Property Division Attorney in Shakopee, Minnesota Including Scott County, Carver County and Dakota County
As part of a divorce, you will need to go through the difficult process dividing the property acquired before and during the marriage. The first step involves a determination of what is “marital” and what is “non-marital.” Mr. Peterson is a Minneapolis divorce attorney that can help walk you through this sometimes difficult process.
“Marital property” means property acquired by the parties during the existence of the marital relationship. All property acquired by either spouse during the marriage is presumed to be marital property, regardless of whether title is held individually, or by the spouses in a form of co-ownership such as joint tenancy, tenancy in common, tenancy by the entirety, or community property.
The presumption of marital property is overcome by a showing that the property is non-marital property. “Non-marital property” involves property acquired by either spouse before, during, or after the existence of their marriage, which:
- Is acquired as a gift, bequest, devise or inheritance made by a third party to one but not to the other spouse;
- Is acquired before the marriage;
- Is acquired by a spouse after the valuation date; or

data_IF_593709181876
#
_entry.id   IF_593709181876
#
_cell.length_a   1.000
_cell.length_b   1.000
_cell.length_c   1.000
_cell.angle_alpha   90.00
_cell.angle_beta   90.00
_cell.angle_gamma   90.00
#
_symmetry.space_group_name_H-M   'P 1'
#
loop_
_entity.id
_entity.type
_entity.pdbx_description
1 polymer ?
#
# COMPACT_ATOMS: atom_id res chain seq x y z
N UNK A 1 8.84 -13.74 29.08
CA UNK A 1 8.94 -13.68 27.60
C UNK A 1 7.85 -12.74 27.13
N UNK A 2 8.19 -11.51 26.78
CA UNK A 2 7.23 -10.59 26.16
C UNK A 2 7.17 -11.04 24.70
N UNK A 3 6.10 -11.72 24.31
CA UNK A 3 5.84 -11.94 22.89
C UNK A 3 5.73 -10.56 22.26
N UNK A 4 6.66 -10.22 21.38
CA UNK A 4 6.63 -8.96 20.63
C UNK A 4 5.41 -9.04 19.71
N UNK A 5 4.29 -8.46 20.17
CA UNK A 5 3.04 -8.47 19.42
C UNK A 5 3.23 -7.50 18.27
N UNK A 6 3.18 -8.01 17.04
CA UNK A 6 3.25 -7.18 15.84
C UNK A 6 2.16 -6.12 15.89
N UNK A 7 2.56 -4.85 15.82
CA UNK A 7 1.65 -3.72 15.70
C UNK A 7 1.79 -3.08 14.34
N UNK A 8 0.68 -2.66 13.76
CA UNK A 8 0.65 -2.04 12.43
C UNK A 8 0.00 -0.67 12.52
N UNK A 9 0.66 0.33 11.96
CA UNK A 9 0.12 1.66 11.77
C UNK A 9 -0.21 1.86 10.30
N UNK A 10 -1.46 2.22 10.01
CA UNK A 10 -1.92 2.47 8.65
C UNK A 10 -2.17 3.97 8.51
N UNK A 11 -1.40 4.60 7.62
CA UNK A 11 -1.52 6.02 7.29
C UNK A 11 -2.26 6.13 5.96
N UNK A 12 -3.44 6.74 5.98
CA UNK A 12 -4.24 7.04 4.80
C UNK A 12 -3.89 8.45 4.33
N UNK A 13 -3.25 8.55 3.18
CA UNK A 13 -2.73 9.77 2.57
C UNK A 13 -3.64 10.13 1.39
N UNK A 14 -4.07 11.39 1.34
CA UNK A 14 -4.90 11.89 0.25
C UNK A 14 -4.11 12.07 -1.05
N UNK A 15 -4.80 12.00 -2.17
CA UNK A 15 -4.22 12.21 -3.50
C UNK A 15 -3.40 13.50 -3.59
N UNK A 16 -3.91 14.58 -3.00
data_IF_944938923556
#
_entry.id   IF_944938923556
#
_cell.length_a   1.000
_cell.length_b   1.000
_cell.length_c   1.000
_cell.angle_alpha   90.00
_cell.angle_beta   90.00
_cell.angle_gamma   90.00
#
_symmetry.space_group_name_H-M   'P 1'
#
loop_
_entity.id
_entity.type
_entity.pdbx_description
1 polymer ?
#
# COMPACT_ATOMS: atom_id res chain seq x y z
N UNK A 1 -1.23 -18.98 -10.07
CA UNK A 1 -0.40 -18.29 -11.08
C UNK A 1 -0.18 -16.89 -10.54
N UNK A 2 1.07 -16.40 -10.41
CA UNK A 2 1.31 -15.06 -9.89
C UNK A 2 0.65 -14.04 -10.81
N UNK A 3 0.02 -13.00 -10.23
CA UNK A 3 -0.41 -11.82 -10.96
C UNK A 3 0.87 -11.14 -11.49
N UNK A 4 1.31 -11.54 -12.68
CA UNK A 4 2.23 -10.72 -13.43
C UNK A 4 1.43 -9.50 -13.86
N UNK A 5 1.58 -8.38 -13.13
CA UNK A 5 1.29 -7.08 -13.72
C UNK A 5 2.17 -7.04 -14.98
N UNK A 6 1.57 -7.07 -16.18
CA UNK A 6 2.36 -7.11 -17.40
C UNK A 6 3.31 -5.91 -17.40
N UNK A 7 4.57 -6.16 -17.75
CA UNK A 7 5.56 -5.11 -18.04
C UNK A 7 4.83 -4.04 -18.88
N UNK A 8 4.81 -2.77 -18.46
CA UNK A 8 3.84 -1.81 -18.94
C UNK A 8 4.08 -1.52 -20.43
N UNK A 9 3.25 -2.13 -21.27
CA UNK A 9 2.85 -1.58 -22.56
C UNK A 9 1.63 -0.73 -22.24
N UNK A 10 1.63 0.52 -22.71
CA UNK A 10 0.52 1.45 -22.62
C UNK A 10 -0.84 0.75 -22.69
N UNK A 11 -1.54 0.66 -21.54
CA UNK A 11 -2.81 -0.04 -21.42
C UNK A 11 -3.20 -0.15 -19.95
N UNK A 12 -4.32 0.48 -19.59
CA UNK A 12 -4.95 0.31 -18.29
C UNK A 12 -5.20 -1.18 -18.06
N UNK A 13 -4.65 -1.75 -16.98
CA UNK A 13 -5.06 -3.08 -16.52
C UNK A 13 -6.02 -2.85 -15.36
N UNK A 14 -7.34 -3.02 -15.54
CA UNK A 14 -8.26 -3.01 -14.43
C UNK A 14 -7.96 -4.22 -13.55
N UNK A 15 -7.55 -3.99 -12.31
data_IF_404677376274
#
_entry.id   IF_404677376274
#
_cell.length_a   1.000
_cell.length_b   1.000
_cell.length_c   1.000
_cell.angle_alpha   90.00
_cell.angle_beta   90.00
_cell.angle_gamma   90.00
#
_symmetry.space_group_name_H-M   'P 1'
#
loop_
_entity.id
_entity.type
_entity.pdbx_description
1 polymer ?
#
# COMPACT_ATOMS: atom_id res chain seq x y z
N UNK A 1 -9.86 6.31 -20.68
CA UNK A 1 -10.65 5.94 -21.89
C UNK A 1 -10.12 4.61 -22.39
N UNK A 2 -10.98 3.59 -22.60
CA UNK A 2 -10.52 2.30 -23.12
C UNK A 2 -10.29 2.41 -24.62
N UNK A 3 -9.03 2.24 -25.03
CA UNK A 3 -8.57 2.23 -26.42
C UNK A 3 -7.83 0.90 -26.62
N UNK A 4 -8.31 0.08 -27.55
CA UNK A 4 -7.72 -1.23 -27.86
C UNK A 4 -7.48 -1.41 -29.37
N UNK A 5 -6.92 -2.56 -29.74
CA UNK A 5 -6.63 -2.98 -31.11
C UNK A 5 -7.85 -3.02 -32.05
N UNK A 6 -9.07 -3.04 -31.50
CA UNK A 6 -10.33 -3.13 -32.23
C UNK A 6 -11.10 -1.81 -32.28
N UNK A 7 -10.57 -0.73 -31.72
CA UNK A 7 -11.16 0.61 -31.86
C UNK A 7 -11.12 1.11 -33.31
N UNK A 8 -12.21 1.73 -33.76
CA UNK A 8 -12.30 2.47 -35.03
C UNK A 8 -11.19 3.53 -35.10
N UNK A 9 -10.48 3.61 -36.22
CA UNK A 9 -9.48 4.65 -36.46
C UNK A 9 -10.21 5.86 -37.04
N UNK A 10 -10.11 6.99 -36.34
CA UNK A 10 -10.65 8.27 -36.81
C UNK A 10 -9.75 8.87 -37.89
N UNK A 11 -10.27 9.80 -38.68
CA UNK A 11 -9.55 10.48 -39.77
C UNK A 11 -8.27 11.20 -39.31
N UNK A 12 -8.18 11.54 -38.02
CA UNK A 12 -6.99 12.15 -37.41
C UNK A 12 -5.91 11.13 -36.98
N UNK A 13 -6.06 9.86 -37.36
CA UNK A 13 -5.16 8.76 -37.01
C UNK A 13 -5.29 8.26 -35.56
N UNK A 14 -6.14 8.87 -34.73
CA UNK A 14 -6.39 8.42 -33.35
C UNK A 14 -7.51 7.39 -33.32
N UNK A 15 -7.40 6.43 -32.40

- Is excluded by a valid prenuptial agreement.
The burden in proving a non-marital interest is on the party making the claim.
Interests Both Marital and Non-Marital
In some cases, an asset (or debt) may have both a marital and a non-marital component. Common examples include real estate, retirement plans and student loans. When the need arises, a “tracing” of of the non-marital interests may occur.
“Equitable” Distribution of Marital Property
Marital property is divided equitably – almost always equally. The same is true of debts incurred during the marriage, despite the fact that one party may have incurred more debt than the other. In limited circumstances, the Court may also divide non-marital property.
If an unequal distribution is contemplated by the court, the factors utilized in the decision include:
- The length of the marriage;
- Any prior marriage of a party;
- The age, health, station, occupation, amount and sources of income, vocational skills, employability, estate, liabilities, needs, opportunity for future acquisition of capital assets, and income of each party;
- The contribution of each in the acquisition, preservation, depreciation or appreciation in the amount or value of the marital property; and
- The contribution of a spouse as a homemaker.
Property is rarely divided physically. Rather, an asset is valued by an appraiser and each party receives a portion of the value. This may involve trading one piece of property for another, selling the property and dividing the proceeds or one spouse paying the other a cash settlement in exchange for their interest.